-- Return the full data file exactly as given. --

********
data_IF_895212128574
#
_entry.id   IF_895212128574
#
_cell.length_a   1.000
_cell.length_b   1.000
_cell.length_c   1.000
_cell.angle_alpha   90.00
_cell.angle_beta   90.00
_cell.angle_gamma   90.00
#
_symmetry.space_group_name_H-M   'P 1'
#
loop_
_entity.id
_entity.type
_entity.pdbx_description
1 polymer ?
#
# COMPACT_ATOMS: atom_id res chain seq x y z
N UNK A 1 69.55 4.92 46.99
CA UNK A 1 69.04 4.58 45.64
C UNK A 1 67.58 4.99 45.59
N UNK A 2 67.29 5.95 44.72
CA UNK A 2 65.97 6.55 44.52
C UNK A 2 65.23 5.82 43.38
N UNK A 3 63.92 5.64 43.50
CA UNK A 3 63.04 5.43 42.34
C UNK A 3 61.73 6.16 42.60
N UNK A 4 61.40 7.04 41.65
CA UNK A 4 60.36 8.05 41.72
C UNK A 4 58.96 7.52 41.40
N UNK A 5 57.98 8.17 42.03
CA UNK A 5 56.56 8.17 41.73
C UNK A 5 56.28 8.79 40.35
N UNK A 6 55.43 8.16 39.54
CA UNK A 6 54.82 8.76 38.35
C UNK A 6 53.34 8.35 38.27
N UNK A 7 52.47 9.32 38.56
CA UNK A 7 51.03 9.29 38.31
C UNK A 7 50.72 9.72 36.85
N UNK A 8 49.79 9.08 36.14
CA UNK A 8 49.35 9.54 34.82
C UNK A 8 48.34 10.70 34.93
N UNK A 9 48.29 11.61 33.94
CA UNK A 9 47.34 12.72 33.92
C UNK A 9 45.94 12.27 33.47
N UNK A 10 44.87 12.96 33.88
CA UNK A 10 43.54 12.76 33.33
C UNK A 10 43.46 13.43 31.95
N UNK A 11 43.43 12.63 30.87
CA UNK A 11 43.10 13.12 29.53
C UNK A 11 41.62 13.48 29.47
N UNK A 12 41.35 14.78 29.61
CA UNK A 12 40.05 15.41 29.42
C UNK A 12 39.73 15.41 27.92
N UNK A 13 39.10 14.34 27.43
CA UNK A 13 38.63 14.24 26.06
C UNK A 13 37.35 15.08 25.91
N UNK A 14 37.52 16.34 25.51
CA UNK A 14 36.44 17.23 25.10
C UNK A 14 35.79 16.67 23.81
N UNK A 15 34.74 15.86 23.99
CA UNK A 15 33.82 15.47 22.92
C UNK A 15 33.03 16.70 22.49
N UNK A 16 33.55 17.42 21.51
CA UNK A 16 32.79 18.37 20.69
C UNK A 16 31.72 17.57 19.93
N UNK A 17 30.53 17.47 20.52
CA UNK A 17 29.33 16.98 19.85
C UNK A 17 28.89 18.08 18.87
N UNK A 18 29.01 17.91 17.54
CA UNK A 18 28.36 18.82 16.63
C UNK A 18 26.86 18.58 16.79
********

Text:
data_IF_895212128574
#
_entry.id   IF_895212128574
#
_cell.length_a   1.000
_cell.length_b   1.000
_cell.length_c   1.000
_cell.angle_alpha   90.00
_cell.angle_beta   90.00
_cell.angle_gamma   90.00
#
_symmetry.space_group_name_H-M   'P 1'
#
loop_
_entity.id
_entity.type
_entity.pdbx_description
1 polymer ?
#
# COMPACT_ATOMS: atom_id res chain seq x y z
N UNK A 1 69.55 4.92 46.99
CA UNK A 1 69.04 4.58 45.64
C UNK A 1 67.58 4.99 45.59
N UNK A 2 67.29 5.95 44.72
CA UNK A 2 65.97 6.55 44.52
C UNK A 2 65.23 5.82 43.38
N UNK A 3 63.92 5.64 43.50
CA UNK A 3 63.04 5.43 42.34
C UNK A 3 61.73 6.16 42.60
N UNK A 4 61.40 7.04 41.65
CA UNK A 4 60.36 8.05 41.72
C UNK A 4 58.96 7.52 41.40
N UNK A 5 57.98 8.17 42.03
CA UNK A 5 56.56 8.17 41.73
C UNK A 5 56.28 8.79 40.35
N UNK A 6 55.43 8.16 39.54
CA UNK A 6 54.82 8.76 38.35
C UNK A 6 53.34 8.35 38.27
N UNK A 7 52.47 9.32 38.56
CA UNK A 7 51.03 9.29 38.31
C UNK A 7 50.72 9.72 36.85
N UNK A 8 49.79 9.08 36.14
CA UNK A 8 49.35 9.54 34.82
C UNK A 8 48.34 10.70 34.93
N UNK A 9 48.29 11.61 33.94
CA UNK A 9 47.34 12.72 33.92
C UNK A 9 45.94 12.27 33.47
N UNK A 10 44.87 12.96 33.88
CA UNK A 10 43.54 12.76 33.33
C UNK A 10 43.46 13.43 31.95
N UNK A 11 43.43 12.63 30.87
CA UNK A 11 43.10 13.12 29.53
C UNK A 11 41.62 13.48 29.47
N UNK A 12 41.35 14.78 29.61
CA UNK A 12 40.05 15.41 29.42
C UNK A 12 39.73 15.41 27.92
N UNK A 13 39.10 14.34 27.43
CA UNK A 13 38.63 14.24 26.06
C UNK A 13 37.35 15.08 25.91
N UNK A 14 37.52 16.34 25.51
CA UNK A 14 36.44 17.23 25.10
C UNK A 14 35.79 16.67 23.81
N UNK A 15 34.74 15.86 23.99
CA UNK A 15 33.82 15.47 22.92
C UNK A 15 33.03 16.70 22.49
N UNK A 16 33.55 17.42 21.51
CA UNK A 16 32.79 18.37 20.69
C UNK A 16 31.72 17.57 19.93
N UNK A 17 30.53 17.47 20.52
CA UNK A 17 29.33 16.98 19.85
C UNK A 17 28.89 18.08 18.87
N UNK A 18 29.01 17.91 17.54
CA UNK A 18 28.36 18.82 16.63
C UNK A 18 26.86 18.58 16.79